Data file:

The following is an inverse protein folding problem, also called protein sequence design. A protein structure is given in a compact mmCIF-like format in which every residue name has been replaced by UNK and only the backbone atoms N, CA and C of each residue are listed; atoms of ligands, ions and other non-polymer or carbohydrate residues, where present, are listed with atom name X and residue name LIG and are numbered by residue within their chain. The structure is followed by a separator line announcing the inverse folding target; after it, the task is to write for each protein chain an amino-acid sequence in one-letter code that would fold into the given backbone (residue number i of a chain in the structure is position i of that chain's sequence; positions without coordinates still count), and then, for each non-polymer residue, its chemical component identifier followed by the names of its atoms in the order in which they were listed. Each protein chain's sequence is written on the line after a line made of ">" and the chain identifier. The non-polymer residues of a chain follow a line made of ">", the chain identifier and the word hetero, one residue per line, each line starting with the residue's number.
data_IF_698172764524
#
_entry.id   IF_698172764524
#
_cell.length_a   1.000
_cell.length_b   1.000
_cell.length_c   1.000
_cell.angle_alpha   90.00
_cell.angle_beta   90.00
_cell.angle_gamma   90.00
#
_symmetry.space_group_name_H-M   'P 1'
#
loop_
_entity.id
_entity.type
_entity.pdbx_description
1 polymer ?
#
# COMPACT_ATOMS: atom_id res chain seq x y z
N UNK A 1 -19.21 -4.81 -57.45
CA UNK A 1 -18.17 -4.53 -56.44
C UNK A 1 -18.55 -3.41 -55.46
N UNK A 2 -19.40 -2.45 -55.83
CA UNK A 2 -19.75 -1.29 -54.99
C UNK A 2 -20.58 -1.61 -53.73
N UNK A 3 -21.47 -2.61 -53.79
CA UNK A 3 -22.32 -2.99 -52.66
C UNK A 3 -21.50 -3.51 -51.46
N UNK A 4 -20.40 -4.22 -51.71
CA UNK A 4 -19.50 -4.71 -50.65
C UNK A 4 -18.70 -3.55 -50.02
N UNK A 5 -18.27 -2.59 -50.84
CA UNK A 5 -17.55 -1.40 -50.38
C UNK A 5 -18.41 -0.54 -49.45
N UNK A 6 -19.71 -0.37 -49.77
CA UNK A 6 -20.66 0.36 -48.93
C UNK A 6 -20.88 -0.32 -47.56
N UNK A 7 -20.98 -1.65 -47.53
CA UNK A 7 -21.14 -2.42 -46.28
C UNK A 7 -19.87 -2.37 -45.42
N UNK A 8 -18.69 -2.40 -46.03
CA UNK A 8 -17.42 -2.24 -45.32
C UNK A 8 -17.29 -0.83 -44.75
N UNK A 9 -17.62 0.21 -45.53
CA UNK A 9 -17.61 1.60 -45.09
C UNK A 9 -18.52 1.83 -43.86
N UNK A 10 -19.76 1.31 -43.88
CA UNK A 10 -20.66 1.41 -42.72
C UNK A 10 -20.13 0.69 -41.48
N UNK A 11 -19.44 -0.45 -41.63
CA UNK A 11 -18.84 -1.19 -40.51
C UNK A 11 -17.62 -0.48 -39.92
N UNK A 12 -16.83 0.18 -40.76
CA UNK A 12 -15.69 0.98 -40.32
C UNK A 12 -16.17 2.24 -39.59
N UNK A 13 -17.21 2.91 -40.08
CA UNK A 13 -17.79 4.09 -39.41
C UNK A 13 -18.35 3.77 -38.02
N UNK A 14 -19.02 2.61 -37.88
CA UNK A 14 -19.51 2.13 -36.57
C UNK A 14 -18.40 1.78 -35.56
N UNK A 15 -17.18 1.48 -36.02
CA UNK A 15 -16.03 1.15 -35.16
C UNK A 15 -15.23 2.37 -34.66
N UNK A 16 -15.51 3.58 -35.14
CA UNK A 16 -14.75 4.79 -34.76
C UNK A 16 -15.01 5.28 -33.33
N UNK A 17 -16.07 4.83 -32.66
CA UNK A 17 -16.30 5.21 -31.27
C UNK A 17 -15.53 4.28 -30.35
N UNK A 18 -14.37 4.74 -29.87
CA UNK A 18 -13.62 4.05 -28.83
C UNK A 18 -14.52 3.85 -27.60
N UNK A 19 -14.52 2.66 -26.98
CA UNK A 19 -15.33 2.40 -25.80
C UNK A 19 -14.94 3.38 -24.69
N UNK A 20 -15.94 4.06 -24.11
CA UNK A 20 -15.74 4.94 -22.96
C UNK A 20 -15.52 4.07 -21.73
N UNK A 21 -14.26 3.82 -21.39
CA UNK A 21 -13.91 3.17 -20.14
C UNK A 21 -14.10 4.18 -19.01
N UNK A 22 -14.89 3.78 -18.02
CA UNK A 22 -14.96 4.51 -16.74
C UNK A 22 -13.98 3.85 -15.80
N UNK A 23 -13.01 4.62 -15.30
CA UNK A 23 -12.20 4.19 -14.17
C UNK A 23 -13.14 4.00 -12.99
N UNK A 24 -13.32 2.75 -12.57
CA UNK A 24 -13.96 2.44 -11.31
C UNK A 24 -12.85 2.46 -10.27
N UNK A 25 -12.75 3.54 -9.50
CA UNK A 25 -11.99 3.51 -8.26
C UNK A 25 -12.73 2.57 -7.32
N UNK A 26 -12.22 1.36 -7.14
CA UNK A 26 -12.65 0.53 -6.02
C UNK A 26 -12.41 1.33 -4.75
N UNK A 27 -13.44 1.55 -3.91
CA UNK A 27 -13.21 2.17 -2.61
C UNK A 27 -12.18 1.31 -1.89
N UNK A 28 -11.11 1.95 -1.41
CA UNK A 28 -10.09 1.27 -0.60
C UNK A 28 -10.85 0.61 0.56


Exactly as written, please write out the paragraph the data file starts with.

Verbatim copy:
The following is an inverse protein folding problem, also called protein sequence design. A protein structure is given in a compact mmCIF-like format in which every residue name has been replaced by UNK and only the backbone atoms N, CA and C of each residue are listed; atoms of ligands, ions and other non-polymer or carbohydrate residues, where present, are listed with atom name X and residue name LIG and are numbered by residue within their chain. The structure is followed by a separator line announcing the inverse folding target; after it, the task is to write for each protein chain an amino-acid sequence in one-letter code that would fold into the given backbone (residue number i of a chain in the structure is position i of that chain's sequence; positions without coordinates still count), and then, for each non-polymer residue, its chemical component identifier followed by the names of its atoms in the order in which they were listed. Each protein chain's sequence is written on the line after a line made of ">" and the chain identifier. The non-polymer residues of a chain follow a line made of ">", the chain identifier and the word hetero, one residue per line, each line starting with the residue's number.